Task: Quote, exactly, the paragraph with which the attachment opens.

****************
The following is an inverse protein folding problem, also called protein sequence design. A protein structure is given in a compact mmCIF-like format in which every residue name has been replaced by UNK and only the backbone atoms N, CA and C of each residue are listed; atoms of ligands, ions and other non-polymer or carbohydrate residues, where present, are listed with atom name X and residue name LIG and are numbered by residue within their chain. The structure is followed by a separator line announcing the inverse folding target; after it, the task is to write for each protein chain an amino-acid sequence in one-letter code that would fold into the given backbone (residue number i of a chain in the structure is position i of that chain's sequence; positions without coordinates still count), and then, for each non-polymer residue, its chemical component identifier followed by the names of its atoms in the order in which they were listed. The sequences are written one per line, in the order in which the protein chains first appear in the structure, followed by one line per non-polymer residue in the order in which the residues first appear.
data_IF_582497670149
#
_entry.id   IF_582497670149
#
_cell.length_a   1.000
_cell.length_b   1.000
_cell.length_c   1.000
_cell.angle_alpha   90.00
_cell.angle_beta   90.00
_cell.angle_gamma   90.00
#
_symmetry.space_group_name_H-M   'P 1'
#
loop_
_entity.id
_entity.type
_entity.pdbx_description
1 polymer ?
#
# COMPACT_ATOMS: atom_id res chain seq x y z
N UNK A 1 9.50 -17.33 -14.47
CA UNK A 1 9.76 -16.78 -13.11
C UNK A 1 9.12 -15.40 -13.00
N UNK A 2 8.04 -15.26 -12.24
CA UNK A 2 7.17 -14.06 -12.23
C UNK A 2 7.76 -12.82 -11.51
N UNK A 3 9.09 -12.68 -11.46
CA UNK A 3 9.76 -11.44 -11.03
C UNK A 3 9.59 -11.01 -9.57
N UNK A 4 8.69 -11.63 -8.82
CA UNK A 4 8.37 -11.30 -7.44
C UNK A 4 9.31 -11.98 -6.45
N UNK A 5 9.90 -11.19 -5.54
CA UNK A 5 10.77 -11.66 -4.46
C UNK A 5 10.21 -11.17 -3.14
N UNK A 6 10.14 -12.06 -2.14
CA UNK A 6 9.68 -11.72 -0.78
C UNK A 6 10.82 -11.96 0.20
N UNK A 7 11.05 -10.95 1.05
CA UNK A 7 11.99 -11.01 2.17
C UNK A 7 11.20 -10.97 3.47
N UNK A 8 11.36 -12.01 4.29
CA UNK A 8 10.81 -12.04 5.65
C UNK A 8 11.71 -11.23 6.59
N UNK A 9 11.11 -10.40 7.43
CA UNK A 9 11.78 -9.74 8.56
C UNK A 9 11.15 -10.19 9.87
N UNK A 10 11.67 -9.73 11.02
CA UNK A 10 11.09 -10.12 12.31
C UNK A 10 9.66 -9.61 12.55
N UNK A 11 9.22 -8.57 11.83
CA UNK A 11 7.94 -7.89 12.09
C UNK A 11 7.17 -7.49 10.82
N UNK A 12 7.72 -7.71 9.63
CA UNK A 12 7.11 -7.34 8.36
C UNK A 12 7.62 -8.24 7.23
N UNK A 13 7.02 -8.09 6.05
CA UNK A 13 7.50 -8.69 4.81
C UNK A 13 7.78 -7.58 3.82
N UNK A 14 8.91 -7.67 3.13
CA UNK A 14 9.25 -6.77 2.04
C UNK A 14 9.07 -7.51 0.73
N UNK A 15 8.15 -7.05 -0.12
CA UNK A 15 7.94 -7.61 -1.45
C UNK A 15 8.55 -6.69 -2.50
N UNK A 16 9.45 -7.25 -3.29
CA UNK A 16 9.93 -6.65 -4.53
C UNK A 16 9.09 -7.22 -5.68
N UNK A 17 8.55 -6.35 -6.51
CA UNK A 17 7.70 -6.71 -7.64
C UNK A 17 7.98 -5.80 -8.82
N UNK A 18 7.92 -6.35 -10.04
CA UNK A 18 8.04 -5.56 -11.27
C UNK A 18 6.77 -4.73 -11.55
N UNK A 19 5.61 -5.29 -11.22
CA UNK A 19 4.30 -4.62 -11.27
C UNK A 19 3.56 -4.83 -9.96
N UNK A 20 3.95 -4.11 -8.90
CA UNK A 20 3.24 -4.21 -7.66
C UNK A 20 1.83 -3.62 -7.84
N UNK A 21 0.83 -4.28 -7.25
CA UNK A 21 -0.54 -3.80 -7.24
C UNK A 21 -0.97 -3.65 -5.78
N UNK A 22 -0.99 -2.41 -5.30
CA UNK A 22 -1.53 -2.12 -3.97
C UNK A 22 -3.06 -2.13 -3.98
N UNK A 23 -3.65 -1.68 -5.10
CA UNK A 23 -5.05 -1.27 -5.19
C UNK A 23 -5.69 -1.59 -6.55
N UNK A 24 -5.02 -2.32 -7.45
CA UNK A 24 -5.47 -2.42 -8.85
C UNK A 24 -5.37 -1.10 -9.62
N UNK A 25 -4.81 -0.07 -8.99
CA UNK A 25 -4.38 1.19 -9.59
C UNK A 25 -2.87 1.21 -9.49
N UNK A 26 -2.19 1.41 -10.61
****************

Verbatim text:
The following is an inverse protein folding problem, also called protein sequence design. A protein structure is given in a compact mmCIF-like format in which every residue name has been replaced by UNK and only the backbone atoms N, CA and C of each residue are listed; atoms of ligands, ions and other non-polymer or carbohydrate residues, where present, are listed with atom name X and residue name LIG and are numbered by residue within their chain. The structure is followed by a separator line announcing the inverse folding target; after it, the task is to write for each protein chain an amino-acid sequence in one-letter code that would fold into the given backbone (residue number i of a chain in the structure is position i of that chain's sequence; positions without coordinates still count), and then, for each non-polymer residue, its chemical component identifier followed by the names of its atoms in the order in which they were listed. The sequences are written one per line, in the order in which the protein chains first appear in the structure, followed by one line per non-polymer residue in the order in which the residues first appear.